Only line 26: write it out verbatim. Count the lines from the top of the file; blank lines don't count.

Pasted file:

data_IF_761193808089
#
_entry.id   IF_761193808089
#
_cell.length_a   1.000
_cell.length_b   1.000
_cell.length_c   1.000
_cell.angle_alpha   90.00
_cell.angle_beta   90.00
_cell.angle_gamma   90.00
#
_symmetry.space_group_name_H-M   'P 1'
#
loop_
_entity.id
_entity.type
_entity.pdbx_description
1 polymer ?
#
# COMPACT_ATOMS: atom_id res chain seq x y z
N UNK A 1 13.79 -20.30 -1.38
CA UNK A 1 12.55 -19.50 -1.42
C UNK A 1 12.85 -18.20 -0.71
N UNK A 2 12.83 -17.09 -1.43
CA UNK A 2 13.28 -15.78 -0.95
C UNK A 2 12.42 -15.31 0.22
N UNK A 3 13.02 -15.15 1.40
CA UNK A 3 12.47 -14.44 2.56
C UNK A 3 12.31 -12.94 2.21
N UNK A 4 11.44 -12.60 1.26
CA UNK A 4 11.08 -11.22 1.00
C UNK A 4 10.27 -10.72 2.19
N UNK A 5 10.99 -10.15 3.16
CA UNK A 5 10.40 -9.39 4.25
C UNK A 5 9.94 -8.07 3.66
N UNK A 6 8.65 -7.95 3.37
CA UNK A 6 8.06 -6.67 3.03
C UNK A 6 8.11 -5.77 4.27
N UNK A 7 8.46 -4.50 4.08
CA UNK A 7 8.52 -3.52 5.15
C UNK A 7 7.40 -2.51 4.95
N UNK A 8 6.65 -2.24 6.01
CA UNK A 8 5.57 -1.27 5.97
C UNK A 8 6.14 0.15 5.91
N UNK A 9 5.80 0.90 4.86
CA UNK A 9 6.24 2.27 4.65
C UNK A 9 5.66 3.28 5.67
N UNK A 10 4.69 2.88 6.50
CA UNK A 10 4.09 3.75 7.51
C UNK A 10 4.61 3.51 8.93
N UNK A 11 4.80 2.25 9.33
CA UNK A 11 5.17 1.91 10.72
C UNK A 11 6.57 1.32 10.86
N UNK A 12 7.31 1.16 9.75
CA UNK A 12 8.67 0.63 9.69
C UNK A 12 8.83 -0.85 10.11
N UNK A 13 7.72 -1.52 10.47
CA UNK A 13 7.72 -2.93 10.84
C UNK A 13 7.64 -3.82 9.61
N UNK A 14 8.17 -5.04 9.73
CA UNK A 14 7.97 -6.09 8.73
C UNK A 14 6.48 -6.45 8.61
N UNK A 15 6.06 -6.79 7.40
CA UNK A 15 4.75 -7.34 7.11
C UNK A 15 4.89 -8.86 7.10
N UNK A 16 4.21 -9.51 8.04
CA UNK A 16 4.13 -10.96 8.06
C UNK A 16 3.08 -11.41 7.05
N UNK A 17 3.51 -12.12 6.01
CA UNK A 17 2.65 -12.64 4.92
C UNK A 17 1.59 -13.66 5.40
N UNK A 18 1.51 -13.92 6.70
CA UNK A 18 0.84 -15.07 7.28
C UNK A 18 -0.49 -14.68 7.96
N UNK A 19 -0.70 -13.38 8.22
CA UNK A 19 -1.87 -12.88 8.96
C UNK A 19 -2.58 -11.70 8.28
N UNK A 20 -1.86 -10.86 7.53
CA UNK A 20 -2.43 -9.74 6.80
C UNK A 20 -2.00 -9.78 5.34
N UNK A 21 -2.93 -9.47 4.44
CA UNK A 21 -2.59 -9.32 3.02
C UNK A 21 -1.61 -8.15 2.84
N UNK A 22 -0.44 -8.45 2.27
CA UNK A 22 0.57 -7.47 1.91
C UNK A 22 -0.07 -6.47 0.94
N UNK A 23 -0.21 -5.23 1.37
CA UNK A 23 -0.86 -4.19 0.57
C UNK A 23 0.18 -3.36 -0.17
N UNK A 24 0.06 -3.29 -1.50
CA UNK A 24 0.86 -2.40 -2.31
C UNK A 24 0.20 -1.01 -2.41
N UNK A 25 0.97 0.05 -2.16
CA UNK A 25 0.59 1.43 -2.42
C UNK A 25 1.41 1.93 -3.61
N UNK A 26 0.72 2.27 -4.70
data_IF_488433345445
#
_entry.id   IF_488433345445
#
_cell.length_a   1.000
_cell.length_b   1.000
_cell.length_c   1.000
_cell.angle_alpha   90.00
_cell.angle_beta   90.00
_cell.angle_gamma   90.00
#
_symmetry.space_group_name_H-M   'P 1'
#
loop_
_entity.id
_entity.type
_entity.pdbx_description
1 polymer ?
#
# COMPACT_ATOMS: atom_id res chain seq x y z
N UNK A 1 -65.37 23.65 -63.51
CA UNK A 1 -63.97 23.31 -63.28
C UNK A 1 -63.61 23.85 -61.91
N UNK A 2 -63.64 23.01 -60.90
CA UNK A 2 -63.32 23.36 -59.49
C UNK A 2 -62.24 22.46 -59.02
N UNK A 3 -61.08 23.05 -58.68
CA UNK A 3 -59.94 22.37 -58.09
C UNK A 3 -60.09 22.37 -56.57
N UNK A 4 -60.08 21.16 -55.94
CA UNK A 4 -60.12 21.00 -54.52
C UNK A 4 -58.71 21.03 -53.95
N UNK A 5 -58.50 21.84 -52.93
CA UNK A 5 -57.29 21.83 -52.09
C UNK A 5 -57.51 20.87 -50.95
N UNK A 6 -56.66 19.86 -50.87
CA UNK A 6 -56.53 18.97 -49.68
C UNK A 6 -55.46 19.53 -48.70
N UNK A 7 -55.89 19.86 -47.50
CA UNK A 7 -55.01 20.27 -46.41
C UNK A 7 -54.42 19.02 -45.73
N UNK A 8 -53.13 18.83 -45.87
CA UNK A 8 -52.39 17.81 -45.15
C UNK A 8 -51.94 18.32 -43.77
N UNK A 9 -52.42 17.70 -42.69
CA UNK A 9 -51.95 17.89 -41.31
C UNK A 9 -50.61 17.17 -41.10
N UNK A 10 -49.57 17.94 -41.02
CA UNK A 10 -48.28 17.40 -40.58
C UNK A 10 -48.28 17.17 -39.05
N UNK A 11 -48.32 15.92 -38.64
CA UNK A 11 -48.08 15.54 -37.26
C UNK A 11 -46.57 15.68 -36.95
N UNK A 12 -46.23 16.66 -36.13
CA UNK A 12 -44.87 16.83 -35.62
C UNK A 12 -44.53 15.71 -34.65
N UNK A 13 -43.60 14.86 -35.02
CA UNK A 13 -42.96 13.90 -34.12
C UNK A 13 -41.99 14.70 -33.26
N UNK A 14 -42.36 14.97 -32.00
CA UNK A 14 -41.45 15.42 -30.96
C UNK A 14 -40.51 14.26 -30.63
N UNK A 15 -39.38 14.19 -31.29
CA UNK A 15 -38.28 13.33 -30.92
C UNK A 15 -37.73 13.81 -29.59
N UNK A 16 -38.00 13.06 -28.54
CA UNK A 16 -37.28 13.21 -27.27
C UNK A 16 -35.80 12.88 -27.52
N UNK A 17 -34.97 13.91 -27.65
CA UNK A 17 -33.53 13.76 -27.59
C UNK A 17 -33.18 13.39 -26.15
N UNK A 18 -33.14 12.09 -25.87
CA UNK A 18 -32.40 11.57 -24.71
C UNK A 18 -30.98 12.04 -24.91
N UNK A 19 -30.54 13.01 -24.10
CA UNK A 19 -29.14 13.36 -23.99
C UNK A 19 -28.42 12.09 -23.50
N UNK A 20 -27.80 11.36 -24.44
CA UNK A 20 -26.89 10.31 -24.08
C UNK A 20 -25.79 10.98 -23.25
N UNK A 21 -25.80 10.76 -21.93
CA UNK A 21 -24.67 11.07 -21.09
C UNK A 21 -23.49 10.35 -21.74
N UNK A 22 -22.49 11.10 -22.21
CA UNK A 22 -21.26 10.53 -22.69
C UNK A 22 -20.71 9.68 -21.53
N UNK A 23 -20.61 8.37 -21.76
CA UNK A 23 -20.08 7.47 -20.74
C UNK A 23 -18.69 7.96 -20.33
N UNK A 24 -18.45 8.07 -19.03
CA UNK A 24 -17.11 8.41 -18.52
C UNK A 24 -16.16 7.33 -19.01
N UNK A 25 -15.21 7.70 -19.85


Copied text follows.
C UNK A 2 12.42 -15.31 0.22